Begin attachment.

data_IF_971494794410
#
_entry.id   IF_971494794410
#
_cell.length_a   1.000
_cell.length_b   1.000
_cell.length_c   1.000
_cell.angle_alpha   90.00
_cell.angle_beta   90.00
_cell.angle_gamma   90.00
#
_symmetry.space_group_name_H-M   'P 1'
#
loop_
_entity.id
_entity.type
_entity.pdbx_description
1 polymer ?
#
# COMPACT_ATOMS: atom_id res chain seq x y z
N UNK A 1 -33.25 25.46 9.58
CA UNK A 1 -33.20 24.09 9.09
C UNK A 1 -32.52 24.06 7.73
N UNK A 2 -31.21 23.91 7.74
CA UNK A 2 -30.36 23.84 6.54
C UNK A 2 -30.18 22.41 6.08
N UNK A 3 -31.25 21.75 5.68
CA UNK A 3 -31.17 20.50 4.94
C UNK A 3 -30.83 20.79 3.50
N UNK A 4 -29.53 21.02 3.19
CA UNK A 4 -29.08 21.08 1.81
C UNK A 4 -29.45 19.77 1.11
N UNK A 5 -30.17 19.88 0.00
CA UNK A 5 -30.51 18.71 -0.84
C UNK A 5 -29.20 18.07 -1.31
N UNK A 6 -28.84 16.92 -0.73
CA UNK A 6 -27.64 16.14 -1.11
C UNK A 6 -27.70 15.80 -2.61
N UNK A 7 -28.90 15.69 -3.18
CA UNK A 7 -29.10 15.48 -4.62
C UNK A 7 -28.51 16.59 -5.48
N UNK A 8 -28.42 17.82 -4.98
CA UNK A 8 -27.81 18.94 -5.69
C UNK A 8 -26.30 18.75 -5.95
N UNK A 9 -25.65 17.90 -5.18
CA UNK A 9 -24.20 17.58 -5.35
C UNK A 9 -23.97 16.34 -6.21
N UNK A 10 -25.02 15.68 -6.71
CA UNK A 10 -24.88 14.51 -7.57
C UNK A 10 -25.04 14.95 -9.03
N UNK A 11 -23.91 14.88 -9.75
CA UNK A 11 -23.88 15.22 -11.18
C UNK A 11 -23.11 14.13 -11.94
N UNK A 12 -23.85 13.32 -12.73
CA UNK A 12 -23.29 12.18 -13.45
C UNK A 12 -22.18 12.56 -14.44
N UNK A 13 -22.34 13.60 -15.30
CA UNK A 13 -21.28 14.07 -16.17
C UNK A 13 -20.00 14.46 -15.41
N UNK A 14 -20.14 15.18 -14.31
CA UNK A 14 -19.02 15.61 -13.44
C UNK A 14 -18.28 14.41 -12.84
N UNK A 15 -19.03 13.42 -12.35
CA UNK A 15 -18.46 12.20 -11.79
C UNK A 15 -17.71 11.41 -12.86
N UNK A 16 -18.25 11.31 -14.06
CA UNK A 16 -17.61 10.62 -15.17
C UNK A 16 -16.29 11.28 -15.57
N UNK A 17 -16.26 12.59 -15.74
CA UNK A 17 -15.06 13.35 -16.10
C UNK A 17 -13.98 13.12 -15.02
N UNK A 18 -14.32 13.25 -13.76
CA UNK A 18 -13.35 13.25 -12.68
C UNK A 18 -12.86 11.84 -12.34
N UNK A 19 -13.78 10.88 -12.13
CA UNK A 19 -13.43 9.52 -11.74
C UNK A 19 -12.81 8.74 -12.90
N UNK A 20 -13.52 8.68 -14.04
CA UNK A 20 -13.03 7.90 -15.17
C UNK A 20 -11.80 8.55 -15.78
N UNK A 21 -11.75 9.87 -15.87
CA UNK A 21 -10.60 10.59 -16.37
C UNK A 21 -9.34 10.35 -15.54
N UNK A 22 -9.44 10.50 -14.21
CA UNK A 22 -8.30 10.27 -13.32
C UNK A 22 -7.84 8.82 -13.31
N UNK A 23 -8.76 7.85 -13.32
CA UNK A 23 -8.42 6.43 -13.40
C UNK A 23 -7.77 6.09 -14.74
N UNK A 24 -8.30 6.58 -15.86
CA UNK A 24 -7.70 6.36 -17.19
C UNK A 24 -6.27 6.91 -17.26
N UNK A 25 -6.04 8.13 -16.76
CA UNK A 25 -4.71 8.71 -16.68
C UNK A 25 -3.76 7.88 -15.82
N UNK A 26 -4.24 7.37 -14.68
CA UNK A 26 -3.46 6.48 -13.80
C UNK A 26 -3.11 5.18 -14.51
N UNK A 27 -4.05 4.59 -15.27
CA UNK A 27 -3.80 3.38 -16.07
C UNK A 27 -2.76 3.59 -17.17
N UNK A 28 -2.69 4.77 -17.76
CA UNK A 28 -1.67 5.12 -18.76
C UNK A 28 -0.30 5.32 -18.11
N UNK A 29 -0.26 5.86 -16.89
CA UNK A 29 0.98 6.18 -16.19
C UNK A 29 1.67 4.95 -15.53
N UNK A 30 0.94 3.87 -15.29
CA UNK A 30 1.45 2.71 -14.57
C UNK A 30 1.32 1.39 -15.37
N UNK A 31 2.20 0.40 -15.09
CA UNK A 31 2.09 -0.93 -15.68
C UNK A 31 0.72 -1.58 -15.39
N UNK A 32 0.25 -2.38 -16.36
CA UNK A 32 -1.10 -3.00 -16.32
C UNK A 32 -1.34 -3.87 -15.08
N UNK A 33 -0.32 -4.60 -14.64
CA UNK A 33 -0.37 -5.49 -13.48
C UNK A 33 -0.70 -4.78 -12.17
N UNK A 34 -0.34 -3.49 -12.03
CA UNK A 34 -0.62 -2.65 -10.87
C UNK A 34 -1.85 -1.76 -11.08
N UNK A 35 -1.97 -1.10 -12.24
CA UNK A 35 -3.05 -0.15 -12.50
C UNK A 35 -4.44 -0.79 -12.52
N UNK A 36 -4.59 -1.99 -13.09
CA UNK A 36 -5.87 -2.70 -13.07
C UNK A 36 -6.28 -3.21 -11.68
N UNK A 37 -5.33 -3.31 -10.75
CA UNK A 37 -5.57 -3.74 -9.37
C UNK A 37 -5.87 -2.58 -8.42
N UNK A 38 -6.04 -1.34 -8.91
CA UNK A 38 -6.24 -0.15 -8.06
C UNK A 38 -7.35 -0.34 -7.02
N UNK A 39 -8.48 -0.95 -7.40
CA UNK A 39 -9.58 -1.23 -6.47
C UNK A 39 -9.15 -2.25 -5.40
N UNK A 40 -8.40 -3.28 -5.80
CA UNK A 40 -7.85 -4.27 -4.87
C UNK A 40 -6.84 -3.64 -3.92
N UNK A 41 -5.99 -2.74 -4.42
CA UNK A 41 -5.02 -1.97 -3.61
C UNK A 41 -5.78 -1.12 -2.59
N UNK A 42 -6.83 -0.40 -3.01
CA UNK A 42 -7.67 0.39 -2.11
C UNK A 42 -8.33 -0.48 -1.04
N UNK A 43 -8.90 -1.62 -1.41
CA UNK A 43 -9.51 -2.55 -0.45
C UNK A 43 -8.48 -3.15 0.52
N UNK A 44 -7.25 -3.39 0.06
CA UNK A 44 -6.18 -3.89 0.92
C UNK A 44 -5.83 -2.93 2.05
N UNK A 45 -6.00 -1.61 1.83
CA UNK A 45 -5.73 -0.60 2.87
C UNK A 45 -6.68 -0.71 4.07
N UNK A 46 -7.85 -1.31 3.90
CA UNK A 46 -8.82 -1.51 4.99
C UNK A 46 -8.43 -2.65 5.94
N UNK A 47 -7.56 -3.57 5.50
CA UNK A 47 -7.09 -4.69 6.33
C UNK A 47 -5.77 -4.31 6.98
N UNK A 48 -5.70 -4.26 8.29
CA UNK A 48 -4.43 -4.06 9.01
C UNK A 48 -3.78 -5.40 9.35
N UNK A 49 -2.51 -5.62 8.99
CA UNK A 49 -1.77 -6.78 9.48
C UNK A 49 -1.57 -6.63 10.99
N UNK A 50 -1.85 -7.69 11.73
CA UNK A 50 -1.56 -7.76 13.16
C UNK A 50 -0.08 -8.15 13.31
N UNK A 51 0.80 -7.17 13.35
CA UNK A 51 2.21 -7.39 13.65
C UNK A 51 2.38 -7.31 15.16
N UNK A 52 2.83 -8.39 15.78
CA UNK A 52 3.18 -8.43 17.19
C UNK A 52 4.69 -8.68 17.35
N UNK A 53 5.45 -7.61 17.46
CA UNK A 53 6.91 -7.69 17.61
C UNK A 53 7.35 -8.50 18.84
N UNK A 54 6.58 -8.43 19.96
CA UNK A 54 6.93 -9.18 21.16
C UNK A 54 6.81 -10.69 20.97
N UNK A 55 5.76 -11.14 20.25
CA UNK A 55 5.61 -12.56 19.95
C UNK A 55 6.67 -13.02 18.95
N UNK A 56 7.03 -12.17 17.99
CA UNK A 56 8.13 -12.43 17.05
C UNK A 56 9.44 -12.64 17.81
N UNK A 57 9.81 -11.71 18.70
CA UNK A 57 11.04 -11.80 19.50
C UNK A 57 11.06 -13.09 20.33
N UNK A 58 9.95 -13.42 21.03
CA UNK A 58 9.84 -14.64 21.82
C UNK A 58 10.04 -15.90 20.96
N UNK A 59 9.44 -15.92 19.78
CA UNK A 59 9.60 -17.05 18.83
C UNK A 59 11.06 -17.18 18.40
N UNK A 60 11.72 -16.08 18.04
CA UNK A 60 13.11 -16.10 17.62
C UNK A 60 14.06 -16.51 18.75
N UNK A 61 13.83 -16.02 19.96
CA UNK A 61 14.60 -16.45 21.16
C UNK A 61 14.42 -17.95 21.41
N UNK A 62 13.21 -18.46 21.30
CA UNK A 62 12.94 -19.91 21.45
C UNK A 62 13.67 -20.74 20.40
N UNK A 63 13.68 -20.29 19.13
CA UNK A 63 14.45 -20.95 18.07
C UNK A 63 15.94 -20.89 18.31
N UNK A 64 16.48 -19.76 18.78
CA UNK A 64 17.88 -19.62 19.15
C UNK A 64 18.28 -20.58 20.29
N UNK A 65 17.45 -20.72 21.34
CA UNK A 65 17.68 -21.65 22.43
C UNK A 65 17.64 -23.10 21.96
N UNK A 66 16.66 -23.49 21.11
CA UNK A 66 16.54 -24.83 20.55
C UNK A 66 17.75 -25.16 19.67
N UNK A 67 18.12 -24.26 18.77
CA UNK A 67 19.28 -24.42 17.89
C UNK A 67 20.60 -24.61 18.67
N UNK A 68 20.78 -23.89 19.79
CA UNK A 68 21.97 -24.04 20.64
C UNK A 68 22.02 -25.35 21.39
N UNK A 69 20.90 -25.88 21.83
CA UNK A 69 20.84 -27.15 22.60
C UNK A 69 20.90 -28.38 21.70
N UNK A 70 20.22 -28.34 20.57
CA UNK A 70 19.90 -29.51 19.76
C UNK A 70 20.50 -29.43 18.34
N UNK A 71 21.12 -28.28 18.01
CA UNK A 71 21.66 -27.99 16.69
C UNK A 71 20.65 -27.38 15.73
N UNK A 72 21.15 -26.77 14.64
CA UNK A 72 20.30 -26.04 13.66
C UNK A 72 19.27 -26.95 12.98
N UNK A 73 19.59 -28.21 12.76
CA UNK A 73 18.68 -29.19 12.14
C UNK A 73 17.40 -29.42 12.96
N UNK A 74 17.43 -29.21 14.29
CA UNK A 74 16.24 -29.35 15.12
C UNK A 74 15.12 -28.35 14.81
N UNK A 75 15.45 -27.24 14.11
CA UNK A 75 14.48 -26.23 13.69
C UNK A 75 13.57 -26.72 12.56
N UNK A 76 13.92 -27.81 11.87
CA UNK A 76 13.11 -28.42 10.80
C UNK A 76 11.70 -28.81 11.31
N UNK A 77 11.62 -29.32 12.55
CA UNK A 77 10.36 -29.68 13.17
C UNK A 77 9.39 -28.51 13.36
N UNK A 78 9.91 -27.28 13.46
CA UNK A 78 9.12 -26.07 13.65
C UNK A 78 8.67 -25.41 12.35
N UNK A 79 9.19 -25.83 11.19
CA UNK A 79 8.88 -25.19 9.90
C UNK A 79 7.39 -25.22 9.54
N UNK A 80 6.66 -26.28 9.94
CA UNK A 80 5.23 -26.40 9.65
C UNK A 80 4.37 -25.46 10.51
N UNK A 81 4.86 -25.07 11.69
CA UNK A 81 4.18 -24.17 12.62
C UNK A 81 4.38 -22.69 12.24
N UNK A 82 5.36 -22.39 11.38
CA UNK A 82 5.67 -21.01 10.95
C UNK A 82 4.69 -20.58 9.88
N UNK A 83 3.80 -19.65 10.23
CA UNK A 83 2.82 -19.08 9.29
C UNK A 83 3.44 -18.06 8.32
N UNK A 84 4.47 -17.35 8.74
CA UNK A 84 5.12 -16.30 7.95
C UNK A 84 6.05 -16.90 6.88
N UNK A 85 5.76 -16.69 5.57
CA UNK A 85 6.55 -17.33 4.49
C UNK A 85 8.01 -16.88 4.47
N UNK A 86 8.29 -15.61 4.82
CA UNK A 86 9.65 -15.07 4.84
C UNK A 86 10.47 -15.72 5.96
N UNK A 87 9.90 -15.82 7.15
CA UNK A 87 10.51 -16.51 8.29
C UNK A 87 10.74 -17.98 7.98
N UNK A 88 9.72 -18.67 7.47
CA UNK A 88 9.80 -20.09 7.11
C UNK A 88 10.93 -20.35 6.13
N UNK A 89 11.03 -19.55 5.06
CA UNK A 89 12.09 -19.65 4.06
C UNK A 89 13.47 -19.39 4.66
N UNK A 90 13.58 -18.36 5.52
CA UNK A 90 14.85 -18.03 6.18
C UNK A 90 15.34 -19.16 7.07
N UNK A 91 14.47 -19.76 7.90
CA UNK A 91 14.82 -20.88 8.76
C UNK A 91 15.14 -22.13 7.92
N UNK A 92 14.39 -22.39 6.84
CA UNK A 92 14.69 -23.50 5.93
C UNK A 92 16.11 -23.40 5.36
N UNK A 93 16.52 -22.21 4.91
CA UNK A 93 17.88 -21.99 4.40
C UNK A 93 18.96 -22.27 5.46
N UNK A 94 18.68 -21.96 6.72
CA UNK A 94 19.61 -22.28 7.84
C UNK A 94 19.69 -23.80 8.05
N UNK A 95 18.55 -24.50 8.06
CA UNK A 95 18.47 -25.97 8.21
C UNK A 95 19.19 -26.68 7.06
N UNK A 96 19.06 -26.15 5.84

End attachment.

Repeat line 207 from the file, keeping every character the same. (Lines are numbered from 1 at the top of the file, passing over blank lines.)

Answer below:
N UNK A 63 13.68 -20.29 19.13